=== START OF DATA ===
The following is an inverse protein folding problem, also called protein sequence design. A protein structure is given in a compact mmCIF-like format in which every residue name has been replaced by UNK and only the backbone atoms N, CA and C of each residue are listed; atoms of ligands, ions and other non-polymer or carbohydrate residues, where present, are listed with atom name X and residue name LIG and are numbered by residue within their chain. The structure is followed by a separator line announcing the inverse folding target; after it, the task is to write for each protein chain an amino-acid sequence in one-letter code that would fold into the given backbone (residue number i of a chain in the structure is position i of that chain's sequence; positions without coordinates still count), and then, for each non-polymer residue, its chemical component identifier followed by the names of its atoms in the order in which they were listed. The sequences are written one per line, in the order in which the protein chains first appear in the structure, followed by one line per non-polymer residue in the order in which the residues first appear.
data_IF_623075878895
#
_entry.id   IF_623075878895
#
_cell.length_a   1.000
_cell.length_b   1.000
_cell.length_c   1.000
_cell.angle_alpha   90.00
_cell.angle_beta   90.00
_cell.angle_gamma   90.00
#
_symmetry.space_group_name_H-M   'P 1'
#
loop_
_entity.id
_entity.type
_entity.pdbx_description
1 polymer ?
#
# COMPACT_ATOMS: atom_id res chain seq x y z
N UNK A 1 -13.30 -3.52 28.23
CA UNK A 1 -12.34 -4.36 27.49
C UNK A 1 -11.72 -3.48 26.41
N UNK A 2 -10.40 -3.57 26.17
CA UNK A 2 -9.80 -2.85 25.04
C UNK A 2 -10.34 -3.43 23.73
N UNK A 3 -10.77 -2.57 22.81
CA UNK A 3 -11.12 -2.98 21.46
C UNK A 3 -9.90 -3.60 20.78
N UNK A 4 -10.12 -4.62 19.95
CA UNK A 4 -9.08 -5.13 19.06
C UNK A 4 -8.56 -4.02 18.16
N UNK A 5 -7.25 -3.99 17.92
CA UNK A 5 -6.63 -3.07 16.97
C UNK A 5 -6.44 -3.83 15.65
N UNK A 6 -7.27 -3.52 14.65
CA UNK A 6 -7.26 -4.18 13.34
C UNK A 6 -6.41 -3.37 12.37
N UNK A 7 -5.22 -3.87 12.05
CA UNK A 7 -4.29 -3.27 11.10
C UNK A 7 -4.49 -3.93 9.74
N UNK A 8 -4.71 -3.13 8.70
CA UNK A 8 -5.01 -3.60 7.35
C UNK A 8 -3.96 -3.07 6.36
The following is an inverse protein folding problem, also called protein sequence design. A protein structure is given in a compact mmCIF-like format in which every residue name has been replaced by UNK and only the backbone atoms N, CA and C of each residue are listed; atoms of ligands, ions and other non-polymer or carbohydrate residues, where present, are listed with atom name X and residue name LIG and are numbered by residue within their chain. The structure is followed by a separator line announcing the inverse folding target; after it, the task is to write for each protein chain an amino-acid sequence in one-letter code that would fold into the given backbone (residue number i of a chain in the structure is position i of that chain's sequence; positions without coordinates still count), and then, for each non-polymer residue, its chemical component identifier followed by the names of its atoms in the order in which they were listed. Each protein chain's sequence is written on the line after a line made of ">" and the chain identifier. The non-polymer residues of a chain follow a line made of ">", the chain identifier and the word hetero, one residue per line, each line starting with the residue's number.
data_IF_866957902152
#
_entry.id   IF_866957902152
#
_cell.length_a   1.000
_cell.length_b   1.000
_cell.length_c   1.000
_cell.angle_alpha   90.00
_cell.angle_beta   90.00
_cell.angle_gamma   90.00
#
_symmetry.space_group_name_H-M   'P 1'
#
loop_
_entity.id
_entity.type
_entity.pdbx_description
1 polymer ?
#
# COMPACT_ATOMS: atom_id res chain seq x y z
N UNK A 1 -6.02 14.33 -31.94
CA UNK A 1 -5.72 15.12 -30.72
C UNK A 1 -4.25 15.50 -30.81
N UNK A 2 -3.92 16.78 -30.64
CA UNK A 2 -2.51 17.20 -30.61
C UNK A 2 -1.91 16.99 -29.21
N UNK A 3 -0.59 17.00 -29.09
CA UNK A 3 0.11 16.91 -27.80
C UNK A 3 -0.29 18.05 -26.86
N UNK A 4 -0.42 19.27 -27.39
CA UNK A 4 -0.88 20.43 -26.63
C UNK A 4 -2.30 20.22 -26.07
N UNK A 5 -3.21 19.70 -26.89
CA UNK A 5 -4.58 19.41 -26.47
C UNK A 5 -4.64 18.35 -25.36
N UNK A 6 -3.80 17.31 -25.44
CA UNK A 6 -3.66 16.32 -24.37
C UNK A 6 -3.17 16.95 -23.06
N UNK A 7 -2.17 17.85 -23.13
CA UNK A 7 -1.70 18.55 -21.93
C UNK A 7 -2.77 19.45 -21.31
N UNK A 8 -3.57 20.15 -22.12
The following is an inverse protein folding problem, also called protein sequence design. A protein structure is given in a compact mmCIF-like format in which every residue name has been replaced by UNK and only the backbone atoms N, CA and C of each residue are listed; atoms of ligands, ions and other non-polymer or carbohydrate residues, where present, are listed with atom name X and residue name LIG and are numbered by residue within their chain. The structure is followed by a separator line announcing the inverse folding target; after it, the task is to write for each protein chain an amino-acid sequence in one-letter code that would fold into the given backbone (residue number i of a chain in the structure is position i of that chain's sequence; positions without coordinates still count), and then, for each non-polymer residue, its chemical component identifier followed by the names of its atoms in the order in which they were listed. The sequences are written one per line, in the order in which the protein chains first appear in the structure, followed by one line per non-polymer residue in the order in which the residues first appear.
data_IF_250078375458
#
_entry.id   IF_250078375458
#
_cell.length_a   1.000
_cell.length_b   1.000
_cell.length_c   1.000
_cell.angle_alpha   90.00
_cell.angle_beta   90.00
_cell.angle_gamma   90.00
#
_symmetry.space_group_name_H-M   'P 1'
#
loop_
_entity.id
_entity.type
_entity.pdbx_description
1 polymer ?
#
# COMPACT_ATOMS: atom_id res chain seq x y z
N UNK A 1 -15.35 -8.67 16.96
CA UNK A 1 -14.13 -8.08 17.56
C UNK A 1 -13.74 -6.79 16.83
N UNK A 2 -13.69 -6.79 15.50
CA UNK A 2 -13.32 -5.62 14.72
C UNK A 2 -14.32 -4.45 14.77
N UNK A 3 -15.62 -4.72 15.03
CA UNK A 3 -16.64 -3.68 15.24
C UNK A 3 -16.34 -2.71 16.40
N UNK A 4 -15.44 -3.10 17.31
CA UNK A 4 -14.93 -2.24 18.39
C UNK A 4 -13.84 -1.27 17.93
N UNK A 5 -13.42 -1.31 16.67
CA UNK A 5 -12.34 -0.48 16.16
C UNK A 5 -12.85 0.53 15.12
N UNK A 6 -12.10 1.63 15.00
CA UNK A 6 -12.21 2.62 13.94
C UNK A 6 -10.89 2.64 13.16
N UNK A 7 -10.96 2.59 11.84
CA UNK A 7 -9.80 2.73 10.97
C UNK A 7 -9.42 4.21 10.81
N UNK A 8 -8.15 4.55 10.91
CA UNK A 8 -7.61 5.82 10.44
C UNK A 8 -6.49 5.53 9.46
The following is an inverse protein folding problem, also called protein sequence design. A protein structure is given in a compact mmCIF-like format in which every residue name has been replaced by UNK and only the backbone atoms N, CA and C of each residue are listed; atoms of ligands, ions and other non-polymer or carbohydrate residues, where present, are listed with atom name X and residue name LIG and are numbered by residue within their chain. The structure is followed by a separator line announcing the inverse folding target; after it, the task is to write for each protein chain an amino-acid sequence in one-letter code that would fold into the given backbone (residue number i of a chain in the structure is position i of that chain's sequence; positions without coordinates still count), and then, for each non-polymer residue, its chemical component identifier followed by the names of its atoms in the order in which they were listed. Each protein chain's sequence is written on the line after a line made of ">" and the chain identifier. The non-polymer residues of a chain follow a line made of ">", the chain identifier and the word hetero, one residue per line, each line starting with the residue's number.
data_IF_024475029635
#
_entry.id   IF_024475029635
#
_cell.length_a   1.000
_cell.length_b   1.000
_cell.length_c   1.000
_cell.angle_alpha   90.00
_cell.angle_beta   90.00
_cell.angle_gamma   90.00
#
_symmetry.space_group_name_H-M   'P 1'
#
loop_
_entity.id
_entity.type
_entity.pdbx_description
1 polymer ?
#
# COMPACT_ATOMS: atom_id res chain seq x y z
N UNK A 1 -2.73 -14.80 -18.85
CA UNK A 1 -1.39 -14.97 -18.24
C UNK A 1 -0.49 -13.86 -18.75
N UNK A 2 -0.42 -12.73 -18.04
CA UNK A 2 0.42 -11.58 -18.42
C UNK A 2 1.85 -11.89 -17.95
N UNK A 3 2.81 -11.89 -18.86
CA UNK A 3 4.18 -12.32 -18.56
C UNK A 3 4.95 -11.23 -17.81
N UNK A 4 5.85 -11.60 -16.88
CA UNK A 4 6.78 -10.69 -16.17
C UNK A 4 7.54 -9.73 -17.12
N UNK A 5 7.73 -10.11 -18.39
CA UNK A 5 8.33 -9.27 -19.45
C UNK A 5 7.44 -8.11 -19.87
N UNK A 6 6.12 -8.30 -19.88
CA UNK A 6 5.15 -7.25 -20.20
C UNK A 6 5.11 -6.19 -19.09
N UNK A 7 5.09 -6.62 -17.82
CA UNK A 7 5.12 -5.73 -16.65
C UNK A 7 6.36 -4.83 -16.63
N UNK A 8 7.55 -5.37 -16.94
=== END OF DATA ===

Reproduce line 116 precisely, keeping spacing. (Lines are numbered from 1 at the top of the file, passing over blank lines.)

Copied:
N UNK A 3 -15.62 -4.72 15.03